We do not agree with the notion that NAC is an agent for curing SARS-CoV-2 infections[1]. There are several arguments against the antiviral effect of NAC. First, NAC is primarily an antioxidant and a precursor of reduced glutathione (GSH) that replenishes GSH stores[2]. NAC reduces oxidative stress as it scavenges and neutralises reactive oxidative species, such as OH, HOCl, or RO2[3]. Thus, NAC is approved as a preventive/therapeutic agent in disorders associated with GSH depletion, as an antidote in paracetamol intoxication, and as a mucolytic agent[2]. Since SARS-CoV-2 infections are associated with oxidative stress, NAC can, at best, reduce oxidative stress and thus reduce secondary effects of the infection[2]. Although NAC additionally has an anti-inflammatory effect by reducing cytokine production via blocking of matrix metalloproteinase (MMP)-1, MMP-4, intracellular adhesion molecule 1, nuclear factor B, NF-E2-related factor 2, and tryparedoxin-1b[2], NAC cannot neutralise the virus and cannot reduce the virus load. Thus, NAC may have, at best, a complementary but no curative effect in SARS-CoV-2 infections as all infections are associated with increased oxidative stress and cytokine activation. Second, there are no reports that NAC is capable of reducing viral load, preventing infection, alleviating severity of COVID-19, or reducing mortality. Third, many patients are regularly taking NAC for the treatment of bronchitis, bronchiolitis, pneumonia, asthma, or chronic obstructive pulmonary disease. However, there are no indications that patients regularly taking NAC have a decreased risk of SARS-CoV-2 infection, or that morbidity or mortality of SARS-CoV-2 infection in these patients is lower compared with that in patients not taking NAC. Fourth, NAC did not prevent the presence of SARS-CoV-2 in sputum[4]. Arguments in favour of a promising role of NAC in the management of COVID-19, however, are that it generally enhances immunocompetence[5] and that it inhibits the replication of the influenza virus H5N1[6]. A potential beneficial effect of NAC for treating COVID-19 may also derive from its capacity to increase glutathione, improve T-cell responses, and modulate inflammation[7-12]. Currently, a protocol for using NAC together with heparin has been developed[13] but no results have yet been published. Since several studies concerning the role of NAC in COVID-19 are under way, final conclusions about its contribution for treating COVID-19 cannot be reliably drawn. Future studies may demonstrate that NAC can reduce replication of SARS-CoV-2. Overall, agents that appear beneficial theoretically need to be thoroughly investigated by appropriately designed clinical trials for their putative beneficial effect. This is particularly the case for anti-COVID-19 agents, as there is strong pressure from healthcare authorities, industry, and the global community to provide a safe and effective cure of this global threat that currently influences all segments of social, economic, scientific, and political life. Effective and safe agents are needed as several drugs that were proposed to be beneficial at the beginning of the pandemic turned out to be harmful or inefficient, such as chloroquine, azithromycin and tocilizumab.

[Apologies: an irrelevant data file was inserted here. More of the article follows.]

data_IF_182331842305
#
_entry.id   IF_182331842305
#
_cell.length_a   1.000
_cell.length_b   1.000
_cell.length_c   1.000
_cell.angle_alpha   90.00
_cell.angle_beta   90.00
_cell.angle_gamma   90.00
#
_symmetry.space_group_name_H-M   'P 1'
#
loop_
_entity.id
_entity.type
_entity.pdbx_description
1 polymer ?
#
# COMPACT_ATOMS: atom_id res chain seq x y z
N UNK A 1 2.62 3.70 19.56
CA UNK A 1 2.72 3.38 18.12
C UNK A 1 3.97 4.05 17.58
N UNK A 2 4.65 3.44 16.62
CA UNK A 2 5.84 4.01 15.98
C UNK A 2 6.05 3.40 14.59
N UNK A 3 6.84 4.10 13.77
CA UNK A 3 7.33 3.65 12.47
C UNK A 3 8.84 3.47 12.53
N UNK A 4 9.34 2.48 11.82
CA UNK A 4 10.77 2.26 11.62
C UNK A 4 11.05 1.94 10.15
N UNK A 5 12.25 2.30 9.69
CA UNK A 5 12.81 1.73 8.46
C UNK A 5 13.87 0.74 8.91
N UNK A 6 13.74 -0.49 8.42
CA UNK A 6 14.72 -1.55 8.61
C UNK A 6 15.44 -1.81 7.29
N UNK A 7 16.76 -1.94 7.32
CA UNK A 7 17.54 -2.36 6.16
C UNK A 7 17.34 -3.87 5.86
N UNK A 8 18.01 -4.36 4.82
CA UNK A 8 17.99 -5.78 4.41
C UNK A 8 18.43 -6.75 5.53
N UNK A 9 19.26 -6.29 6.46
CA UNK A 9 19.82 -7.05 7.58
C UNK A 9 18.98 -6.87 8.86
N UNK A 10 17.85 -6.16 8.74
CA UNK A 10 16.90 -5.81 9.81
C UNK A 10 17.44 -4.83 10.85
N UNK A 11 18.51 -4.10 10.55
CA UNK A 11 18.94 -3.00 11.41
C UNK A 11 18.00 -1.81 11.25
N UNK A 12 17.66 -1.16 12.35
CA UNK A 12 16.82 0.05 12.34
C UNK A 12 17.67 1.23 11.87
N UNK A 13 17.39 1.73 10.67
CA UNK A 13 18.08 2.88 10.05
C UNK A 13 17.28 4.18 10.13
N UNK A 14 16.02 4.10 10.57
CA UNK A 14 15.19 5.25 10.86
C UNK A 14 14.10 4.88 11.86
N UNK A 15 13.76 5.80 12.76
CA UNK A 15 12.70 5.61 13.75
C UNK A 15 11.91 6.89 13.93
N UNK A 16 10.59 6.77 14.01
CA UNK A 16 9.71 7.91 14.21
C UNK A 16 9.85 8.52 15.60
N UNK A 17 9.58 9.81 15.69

Provenance and peer review: Unsolicited article; Externally peer reviewed.

Peer-review model: Single blind

Specialty type: Neurosciences

Country/Territory of origin: Austria

Peer-review report’s scientific quality classification

Grade A (Excellent): 0

Grade B (Very good): 0

Grade C (Good): C, C, C

Grade D (Fair): 0

Grade E (Poor): 0

P-Reviewer: Arumugam VA, Ratajewski M, Tantau AI S-Editor: Gong ZM L-Editor: Kerr C P-Editor: Gong ZM